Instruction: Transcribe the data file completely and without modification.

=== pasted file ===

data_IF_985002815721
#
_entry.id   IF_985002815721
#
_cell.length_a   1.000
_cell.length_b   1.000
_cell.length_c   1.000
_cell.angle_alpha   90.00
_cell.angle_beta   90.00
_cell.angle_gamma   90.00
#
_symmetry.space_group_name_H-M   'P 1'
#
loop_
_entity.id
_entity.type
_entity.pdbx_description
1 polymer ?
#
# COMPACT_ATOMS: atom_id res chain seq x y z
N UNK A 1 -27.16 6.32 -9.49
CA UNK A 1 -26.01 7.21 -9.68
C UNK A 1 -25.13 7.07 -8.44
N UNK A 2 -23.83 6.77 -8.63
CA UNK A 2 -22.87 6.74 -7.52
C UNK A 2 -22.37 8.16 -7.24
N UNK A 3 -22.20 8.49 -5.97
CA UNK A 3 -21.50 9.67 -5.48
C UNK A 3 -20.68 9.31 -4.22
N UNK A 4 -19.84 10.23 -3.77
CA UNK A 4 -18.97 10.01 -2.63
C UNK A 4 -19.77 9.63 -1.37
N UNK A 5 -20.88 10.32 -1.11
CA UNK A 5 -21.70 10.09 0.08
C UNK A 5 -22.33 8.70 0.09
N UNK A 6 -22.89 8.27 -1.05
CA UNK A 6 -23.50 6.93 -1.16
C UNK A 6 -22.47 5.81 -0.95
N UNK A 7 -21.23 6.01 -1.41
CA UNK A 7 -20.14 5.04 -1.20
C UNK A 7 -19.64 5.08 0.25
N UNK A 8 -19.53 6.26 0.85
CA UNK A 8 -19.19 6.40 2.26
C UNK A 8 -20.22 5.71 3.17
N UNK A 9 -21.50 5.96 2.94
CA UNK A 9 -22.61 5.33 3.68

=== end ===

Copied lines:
data_IF_985002815721
#
_entry.id   IF_985002815721
#
_cell.length_a   1.000
_cell.length_b   1.000
_cell.length_c   1.000
_cell.angle_alpha   90.00
_cell.angle_beta   90.00
_cell.angle_gamma   90.00
#
_symmetry.space_group_name_H-M   'P 1'
#
loop_
_entity.id
_entity.type
_entity.pdbx_description
1 polymer ?
#
# COMPACT_ATOMS: atom_id res chain seq x y z
N UNK A 1 -27.16 6.32 -9.49
CA UNK A 1 -26.01 7.21 -9.68
C UNK A 1 -25.13 7.07 -8.44
N UNK A 2 -23.83 6.77 -8.63
CA UNK A 2 -22.87 6.74 -7.52
C UNK A 2 -22.37 8.16 -7.24
N UNK A 3 -22.20 8.49 -5.97
CA UNK A 3 -21.50 9.67 -5.48
C UNK A 3 -20.68 9.31 -4.22
N UNK A 4 -19.84 10.23 -3.77
CA UNK A 4 -18.97 10.01 -2.63
C UNK A 4 -19.77 9.63 -1.37
N UNK A 5 -20.88 10.32 -1.11
CA UNK A 5 -21.70 10.09 0.08
C UNK A 5 -22.33 8.70 0.09
N UNK A 6 -22.89 8.27 -1.05
CA UNK A 6 -23.50 6.93 -1.16
C UNK A 6 -22.47 5.81 -0.95
N UNK A 7 -21.23 6.01 -1.41
CA UNK A 7 -20.14 5.04 -1.20
C UNK A 7 -19.64 5.08 0.25
N UNK A 8 -19.53 6.26 0.85
CA UNK A 8 -19.19 6.40 2.26
C UNK A 8 -20.22 5.71 3.17
N UNK A 9 -21.50 5.96 2.94
CA UNK A 9 -22.61 5.33 3.68